stage of his career. He makes good enough decisions to play within
his strengths. The concern will be whether Leinart can get the
job done when forced to play outside of his strengths—something
NFL defenses dictate at several key points in a game.
I believe Leinart will eventually make the adjustment. Before
that time comes, the former Heisman Trophy winner will experience
some ups and downs. Fortunately for Leinart, he landed in the
best situation for his strengths/weaknesses. Fitzgerald is one
of the best receivers in the league at fighting for the ball in
the air. Leinart will not have to be super-accurate on deep routes
or stick throws to have a chance at completing a big play to the
Cardinals third-year stud. Boldin is a player that can take a
short pass and turn it into a big play, which will help Leinart’s
short game pay dividends.
Speaking of short games, Edgerrin James is a great receiver out
of the backfield. James’ short yardage running and grind
it out style places him among the top runners in football. Add
6-7 Leonard Pope to the mix at tight end, and Leinart will have
a higher room for error during his adjustment than most rookie
Leinart is a first round dynasty choice, but in re-drafts he’ll
often get picked despite the fact it doesn’t make a lot
of sense with a healthy Kurt Warner who was a fantasy monster
down the stretch. If he remains healthy, Leinart won’t see
anything but mop up time—if Arizona is that fortunate to
experience it for the first time at the end of a game in decades.
Although Warner didn’t look great as a Giant, he did a nice
enough job as a game manager with Tiki Barber controlling the
football. Now in a town with a comparable runner in quality and
clear upgrades at receiver, Warner should have more room to operate
and maintain his health. Still, the offensive line still needs
improvement. If Leinart gets thrust into action, I think you’ll
see a more frustrating experience than many will lead you to believe.
This is a quarterback that needs better than average protection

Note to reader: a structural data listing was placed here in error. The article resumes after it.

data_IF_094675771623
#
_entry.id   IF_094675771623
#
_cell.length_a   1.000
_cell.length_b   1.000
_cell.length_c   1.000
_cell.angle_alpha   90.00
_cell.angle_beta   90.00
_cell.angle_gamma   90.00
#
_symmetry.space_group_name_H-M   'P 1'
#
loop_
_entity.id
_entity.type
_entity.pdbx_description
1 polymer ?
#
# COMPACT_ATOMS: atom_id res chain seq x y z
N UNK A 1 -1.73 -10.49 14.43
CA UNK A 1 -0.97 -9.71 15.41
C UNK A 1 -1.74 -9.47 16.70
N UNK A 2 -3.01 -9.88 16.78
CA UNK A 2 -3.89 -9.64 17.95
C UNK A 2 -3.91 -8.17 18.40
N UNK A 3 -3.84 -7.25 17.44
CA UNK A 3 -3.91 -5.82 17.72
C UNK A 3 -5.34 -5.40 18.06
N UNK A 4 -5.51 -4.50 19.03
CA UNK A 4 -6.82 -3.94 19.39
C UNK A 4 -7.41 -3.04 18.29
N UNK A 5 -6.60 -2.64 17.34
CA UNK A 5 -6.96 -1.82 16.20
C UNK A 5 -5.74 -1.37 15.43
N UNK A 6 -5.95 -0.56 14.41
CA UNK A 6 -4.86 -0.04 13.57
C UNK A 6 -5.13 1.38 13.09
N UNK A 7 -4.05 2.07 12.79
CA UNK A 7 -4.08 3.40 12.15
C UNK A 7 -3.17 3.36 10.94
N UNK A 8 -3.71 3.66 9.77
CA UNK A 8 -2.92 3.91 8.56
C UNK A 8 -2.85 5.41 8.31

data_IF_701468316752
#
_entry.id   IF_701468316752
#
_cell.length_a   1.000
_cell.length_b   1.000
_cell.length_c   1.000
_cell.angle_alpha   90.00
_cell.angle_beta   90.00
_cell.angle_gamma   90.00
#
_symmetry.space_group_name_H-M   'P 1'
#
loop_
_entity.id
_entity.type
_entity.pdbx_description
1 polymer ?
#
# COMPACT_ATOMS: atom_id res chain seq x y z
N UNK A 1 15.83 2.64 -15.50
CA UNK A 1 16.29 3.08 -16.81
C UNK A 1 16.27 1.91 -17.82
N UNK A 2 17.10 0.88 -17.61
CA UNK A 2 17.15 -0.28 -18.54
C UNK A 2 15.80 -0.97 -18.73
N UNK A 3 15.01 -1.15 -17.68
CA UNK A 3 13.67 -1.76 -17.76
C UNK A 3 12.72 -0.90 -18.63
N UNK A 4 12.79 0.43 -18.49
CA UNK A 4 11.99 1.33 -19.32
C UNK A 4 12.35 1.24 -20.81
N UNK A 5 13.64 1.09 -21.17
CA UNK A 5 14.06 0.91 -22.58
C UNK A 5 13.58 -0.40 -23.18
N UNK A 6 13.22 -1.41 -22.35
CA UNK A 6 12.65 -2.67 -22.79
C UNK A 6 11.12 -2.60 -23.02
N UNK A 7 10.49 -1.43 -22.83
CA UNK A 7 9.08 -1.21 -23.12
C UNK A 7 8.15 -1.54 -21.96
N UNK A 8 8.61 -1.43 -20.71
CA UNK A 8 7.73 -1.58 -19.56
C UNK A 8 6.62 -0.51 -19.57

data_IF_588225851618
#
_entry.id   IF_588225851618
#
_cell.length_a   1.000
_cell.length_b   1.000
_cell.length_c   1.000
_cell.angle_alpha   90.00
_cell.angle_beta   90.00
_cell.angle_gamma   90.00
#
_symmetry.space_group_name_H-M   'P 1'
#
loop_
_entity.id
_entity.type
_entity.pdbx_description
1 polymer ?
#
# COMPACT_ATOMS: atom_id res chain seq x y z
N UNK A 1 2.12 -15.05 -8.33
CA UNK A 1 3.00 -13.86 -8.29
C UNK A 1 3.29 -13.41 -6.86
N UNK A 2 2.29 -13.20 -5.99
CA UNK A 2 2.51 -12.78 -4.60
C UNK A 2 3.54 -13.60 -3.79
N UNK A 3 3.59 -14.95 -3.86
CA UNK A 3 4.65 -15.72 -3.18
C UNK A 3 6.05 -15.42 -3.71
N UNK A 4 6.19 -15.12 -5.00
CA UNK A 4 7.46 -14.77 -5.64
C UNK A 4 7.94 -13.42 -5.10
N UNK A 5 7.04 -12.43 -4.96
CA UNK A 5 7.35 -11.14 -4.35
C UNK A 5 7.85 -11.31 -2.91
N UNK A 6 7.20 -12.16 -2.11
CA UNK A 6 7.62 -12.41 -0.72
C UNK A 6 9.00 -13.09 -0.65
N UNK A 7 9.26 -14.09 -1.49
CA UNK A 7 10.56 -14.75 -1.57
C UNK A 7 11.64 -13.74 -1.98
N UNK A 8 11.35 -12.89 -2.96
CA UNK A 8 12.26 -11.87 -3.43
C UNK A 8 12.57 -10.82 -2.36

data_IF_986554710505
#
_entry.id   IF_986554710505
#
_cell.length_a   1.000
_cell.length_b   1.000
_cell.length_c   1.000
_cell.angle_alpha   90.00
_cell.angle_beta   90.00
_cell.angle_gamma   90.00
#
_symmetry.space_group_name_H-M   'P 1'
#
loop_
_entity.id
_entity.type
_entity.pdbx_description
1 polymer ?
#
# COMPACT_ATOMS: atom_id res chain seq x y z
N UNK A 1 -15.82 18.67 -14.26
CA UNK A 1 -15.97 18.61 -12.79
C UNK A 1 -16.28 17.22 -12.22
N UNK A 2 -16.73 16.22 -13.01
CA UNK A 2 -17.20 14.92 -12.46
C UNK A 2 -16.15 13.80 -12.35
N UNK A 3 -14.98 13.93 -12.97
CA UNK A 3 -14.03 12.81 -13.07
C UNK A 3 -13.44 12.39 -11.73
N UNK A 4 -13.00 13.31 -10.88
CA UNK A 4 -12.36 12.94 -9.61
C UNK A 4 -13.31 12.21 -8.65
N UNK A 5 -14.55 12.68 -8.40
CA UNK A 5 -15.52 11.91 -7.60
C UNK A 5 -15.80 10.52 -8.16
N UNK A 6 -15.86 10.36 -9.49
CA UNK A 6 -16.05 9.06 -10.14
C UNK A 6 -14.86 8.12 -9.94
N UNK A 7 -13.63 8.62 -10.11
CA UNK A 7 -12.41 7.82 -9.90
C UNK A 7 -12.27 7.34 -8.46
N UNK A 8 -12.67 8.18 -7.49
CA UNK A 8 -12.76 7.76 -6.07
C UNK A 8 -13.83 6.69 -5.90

to be successful. If you can get Leinart off the waiver wire,
if needed, you’re probably making the best decision on him
for a re-draft league.
Vince Young, Titans: If health
isn’t a factor to get Leinart on the field, then Young should
see the field first among the rookies. The Titans and Steve McNair
have parted company and anyone starting ahead of Young is simply
a stopgap until the rookie is ready to see the field. As ESPN’s
John Clayton has reported, the most interesting development this
season will involved the front office’s desire to see Young
on the field this year versus Jeff Fisher’s desire to gradually
develop the third overall pick in the draft as he did with McNair—coincidentally
the Titans last 3rd overall pick in the draft.
There’s no doubt Young is a great athlete, but there are
a lot of questions as to whether the former Longhorn can be a
great NFL quarterback. Many fantasy owners are comparing Young
to Michael Vick. But this comparison neither does justice to Vick’s
rare skills as a runner, nor Young’s developing talents
as a pocket passer.
Young is more likely the next Steve McNair or Donovan McNabb
than the next Michael Vick. His game film as senior at Texas shows
he can make small adjustments in the pocket and keep his eyes
downfield while under pressure. Michael Vick is a good quarterback,
but he hasn’t demonstrated the presence in the pocket to
consistently make the subtle adjustments to stay alive and deliver
the ball effectively. Vick more often than not forces his own
hand to run when under pressure: he brings the ball down from
a throwing position; makes dramatic evasive moves; and ultimately,
loses sight of his receivers downfield. Young is a powerful runner
with great balance and downfield moves, but he looks to pass first,
McNair and McNabb have been more dangerous in the pocket because
they will gain significant yards if flushed from the pocket, but
have developed the ability to step away from pressure and find
an open receiver for a big play. Vince Young displayed this skill
as a collegiate player. Michael Vick never displayed this skill,
and rarely does in the NFL.
Perhaps one of the greatest criticisms of Young’s game
is his delivery. ESPN’s Ron Jaworski did a great job demonstrating
how Young’s throwing motion makes him release the ball from
a level that’s equivalent of a quarterback under six-feet
tall. The analysts predict Young will have many more balls batted
down at the line of scrimmage and this will make him a less effective
I counter with this point: shorter quarterbacks have more difficulties
with seeing the passing lanes than they do with batted balls.
While Young will be throwing with a trajectory that might compare
with a quarterback under 6 feet tall, unless he’s going
to begin throwing from a catcher’s crouch, he’ll still
be seeing the field with his 6-5 height! The Browns Bernie Kosar
was a successful side arm QB at the same height. Physically speaking,
Young has a huge athletic advantage over Kosar.
If you are a re-draft owner, Young may be the most likely to
play but don’t expect consistent success—if any success
at all. Jeff Fisher will likely insert Young into situations where
the rookie has a good chance for success. He did this early in
McNair’s career. Unless you are extremely desperate and